Oil prices fell in early Asian trade after a strong two-day rally that was fed by easing concerns Britain would leave the European Union after a referendum this week, allowing market participants to focus on supply issues.
Saudi Arabia’s crude oil exports also dropped despite high production levels, suggesting demand remains in a deficit to supply.
U.S. crude’s expiring July front-month contract was down 18 cents at $49.19 a barrel at 0046 GMT. The more actively traded August contract, the new front-month from Wednesday, was down 19 cents at $49.77. That contract settled up nearly 3 percent at $49.96 on Monday.
Brent crude futures’ August front-month contract was down 31 cents at $50.34 a barrel.
On Monday it rose $1.48, or 3 percent, to $50.65 a barrel. The contract has risen about 7 percent since Thursday’s settlement, after falling 10 percent in six previous sessions.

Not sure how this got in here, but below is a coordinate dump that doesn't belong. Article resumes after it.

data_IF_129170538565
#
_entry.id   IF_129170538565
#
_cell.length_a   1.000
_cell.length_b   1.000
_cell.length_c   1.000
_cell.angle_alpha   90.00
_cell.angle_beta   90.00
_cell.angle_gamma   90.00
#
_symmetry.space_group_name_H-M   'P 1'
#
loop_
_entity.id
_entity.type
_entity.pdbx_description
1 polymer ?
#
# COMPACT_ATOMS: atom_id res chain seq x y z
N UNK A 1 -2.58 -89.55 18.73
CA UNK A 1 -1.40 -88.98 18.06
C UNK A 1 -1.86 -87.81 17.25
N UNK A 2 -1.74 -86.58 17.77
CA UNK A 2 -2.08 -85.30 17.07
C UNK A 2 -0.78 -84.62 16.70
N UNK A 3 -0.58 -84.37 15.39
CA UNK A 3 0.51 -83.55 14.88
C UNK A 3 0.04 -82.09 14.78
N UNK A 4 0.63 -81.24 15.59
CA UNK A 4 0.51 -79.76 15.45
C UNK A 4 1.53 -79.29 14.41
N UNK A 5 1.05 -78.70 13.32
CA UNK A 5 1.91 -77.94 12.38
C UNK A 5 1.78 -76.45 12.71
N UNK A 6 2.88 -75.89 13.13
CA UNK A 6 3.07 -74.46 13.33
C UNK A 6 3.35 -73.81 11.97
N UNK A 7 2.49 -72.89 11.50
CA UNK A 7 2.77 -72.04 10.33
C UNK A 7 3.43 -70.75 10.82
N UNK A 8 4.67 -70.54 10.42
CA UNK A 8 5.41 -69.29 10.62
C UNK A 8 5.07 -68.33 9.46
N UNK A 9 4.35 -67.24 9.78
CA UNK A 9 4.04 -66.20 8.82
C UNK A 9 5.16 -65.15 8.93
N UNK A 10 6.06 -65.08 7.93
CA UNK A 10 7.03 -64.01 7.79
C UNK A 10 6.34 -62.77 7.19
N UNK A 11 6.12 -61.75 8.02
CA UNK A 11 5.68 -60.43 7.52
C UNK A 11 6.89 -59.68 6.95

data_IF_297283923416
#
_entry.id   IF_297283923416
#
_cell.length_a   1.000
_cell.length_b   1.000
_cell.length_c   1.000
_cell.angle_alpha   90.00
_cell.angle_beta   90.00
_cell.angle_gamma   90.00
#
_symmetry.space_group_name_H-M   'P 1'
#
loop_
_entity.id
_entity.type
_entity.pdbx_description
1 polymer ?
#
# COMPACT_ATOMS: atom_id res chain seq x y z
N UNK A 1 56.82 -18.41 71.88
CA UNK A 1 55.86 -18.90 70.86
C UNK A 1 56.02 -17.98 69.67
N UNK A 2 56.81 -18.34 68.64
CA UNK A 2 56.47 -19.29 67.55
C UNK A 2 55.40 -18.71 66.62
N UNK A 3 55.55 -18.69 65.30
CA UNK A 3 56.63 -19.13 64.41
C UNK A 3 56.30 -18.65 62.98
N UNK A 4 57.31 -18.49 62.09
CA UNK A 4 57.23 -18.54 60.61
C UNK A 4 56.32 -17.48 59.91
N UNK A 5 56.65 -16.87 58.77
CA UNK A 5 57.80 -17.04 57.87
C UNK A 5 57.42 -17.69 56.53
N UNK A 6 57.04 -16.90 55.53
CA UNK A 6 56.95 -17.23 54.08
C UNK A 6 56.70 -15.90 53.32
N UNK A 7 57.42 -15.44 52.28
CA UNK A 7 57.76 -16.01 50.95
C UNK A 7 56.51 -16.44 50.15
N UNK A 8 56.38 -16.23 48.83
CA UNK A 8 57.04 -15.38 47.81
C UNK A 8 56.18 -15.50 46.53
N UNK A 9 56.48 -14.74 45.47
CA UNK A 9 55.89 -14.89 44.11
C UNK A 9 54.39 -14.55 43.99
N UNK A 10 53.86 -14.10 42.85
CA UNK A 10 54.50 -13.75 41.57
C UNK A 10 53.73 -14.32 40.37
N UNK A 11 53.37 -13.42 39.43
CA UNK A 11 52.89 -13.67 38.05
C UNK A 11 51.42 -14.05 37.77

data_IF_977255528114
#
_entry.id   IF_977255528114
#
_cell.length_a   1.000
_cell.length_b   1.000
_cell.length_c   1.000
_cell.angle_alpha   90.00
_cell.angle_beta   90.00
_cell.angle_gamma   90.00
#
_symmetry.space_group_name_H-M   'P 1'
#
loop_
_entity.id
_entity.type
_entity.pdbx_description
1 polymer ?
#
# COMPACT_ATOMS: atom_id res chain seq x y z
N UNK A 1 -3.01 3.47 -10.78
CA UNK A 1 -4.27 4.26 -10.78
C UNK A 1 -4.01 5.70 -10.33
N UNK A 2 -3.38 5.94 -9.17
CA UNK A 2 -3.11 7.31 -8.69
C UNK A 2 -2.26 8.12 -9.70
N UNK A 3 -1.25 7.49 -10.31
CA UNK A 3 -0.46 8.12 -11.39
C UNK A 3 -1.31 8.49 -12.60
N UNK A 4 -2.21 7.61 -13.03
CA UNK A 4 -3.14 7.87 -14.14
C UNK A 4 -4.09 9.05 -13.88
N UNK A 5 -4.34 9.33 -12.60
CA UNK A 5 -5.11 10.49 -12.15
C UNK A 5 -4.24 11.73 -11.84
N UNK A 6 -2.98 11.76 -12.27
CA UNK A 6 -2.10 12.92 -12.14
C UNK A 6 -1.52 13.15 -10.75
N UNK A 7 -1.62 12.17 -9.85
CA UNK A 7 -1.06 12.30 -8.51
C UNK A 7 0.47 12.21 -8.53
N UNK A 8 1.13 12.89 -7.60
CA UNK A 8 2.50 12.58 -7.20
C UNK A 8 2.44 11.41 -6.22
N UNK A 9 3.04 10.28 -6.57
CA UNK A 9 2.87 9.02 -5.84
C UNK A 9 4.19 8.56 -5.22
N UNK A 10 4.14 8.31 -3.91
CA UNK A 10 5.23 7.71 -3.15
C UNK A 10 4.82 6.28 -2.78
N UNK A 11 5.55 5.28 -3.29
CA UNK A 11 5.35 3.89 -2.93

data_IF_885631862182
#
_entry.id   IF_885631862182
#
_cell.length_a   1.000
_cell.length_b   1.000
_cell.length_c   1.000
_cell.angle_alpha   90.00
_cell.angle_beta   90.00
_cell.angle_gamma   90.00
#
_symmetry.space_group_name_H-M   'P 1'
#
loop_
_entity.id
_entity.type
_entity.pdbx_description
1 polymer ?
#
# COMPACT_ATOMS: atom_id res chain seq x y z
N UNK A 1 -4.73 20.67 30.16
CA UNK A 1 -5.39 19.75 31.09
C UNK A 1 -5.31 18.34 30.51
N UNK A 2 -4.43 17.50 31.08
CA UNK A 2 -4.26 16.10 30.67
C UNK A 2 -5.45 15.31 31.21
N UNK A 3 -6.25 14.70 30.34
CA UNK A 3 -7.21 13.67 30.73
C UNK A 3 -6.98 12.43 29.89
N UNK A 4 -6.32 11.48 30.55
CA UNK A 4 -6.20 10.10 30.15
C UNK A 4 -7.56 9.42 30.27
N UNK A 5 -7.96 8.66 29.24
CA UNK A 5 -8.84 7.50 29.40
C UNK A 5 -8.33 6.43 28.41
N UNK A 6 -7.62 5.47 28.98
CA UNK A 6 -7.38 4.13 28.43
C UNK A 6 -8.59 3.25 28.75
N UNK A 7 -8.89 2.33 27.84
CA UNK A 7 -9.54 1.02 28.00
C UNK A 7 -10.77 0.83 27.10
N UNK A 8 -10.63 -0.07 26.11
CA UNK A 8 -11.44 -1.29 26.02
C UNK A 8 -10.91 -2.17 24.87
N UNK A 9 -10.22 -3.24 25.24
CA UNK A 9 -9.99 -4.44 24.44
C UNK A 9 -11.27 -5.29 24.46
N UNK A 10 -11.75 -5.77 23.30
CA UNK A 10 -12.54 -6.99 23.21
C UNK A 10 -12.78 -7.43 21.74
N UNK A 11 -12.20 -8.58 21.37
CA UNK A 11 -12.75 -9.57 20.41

Saudi Arabia’s crude exports in April fell to 7.444 million barrels per day from 7.541 million bpd in March, official data showed on Monday.
The world’s largest oil exporter and OPEC heavyweight produced 10.262 million bpd in April, compared with 10.224 million bpd a month earlier, the data showed.
Potentially adding to supply, Iran has increased its crude exports capacity at its main terminal on Kharg Island to allow eight tankers to load simultaneously, the oil ministry’s news agency Shana reported on Monday.
Following upgrades to infrastructure over the past two years eight tankers can berth at the terminal’s eastern harbour, with one more vessel able to load ship-to-ship cargo at the same time.